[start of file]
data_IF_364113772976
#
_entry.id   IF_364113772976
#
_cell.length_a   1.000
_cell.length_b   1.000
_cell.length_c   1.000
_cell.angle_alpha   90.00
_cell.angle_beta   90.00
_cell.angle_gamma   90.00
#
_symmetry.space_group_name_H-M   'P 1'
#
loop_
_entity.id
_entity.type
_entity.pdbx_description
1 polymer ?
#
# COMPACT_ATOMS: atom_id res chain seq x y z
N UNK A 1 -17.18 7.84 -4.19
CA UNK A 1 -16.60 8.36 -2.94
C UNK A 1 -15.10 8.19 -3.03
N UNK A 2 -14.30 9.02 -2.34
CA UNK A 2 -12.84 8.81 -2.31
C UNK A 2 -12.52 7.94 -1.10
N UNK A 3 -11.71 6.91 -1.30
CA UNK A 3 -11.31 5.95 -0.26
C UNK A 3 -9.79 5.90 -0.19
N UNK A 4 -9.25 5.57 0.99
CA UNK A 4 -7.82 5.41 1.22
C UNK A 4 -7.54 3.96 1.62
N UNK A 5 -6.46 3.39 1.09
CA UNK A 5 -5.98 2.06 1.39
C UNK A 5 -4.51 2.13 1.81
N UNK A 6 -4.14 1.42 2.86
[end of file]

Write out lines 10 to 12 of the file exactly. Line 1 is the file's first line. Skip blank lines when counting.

_cell.angle_gamma   90.00
#
_symmetry.space_group_name_H-M   'P 1'